Cover: Value-Free Science? in HARDCOVER

Value-Free Science?

Purity and Power in Modern Knowledge

Add to Cart

Product Details

HARDCOVER

$95.00 • £76.95 • €85.50

ISBN 9780674931701

Publication Date: 10/01/1991

Short

344 pages

6-1/8 x 9-1/4 inches

6 tables

World

Why have scientists shied away from politics, or defended their work as value free? How has the ideal of neutrality come to dominate the world of science? These are some of the central questions that Robert Proctor addresses in his study of the politics of modern science.

Value-Free Science? emphasizes the importance of understanding the political origins and impact of scientific ideas. Proctor lucidly demonstrates how value-neutrality is a reaction to larger political developments, including the use of science by government and industry, the specialization of professional disciplines, and the efforts to stifle intellectual freedoms or to politicize the world of the academy.

The first part of the book traces the origins of value-neutrality prior to the eighteenth century. Plato and Aristotle saw contemplative thought as superior to practical action, and this separation of theory and practice is still invoked today in defense of “neutral science.” In the seventeenth century the Baconian search for useful knowledge allowed a new and closer tie between theory and practice, but it also isolated moral knowledge from natural philosophy. Another version of neutrality was introduced by the mechanical conception of the universe, in which the idea of a benevolent, human-centered cosmos was replaced with a “devalorized” view of nature.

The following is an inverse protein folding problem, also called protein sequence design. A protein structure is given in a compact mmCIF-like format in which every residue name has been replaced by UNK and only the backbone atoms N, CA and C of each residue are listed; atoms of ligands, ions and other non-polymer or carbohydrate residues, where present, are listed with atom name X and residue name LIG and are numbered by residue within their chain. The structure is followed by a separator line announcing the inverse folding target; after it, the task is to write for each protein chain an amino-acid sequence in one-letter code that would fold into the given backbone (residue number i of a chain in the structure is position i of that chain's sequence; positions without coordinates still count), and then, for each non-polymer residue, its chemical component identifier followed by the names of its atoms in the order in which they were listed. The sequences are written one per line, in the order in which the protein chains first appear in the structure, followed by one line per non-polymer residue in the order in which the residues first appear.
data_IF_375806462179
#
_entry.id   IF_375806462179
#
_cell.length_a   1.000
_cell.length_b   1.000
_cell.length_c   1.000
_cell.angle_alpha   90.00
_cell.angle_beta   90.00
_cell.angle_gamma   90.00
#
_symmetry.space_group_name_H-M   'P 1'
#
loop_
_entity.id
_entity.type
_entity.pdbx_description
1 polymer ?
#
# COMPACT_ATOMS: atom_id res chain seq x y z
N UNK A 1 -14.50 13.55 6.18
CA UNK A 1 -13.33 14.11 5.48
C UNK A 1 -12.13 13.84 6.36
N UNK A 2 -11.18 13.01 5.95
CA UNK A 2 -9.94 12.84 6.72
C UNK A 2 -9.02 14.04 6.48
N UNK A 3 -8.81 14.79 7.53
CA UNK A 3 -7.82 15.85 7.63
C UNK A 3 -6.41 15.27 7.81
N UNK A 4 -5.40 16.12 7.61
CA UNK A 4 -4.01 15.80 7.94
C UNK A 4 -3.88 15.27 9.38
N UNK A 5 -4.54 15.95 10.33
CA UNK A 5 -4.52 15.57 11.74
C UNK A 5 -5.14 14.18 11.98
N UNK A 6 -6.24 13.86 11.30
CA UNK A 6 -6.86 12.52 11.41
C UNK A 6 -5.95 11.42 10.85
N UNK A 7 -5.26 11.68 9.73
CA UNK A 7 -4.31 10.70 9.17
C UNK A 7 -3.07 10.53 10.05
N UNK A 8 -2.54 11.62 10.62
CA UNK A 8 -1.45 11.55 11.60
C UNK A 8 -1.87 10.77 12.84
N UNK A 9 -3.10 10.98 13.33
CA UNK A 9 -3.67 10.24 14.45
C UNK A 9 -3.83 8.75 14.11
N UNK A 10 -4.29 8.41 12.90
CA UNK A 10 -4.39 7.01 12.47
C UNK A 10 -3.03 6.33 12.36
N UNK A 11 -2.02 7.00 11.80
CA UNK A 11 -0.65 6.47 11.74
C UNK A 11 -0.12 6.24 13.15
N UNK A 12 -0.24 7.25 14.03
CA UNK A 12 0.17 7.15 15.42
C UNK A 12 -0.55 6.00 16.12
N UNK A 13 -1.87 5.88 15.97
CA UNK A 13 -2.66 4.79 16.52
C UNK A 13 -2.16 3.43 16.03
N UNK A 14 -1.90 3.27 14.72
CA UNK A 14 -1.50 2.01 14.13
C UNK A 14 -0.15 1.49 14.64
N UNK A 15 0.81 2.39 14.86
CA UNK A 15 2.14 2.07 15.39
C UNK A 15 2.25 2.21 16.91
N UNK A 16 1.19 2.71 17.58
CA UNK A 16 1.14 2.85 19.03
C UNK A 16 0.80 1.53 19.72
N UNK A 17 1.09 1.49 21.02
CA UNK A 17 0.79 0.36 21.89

The central part of the book explores the exclusion of politics and morals with the emergence of the social sciences. Proctor highlights the case of Germany, where the ideal of value-neutrality was first articulated in modern form by social scientists seeking to attack or defend Marxism, feminism, and other social movements. He traces the rise and fall of positivist ethical and economic theory, showing that arguments for value-free science often mask concrete political maneuvers. Finally, he reviews critiques of science that have been voiced in recent debates over critical issues in agricultural science, military research, health and medicine, and biological determinism.

This provocative book will interest anyone seeking ways to reconcile the ideals of scientific freedom and social responsibility.

Recent News

Black lives matter. Black voices matter. A statement from HUP »

From Our Blog

Marking the 75th Anniversary of Independence from British Rule

August 14 and August 15 mark the seventy-fifth anniversary of independence from British rule for Pakistan and India, respectively. Inextricably linked to the birth of these two South Asian nations is the 1947 Partition of the subcontinent that tragically accompanied the end of British colonialism.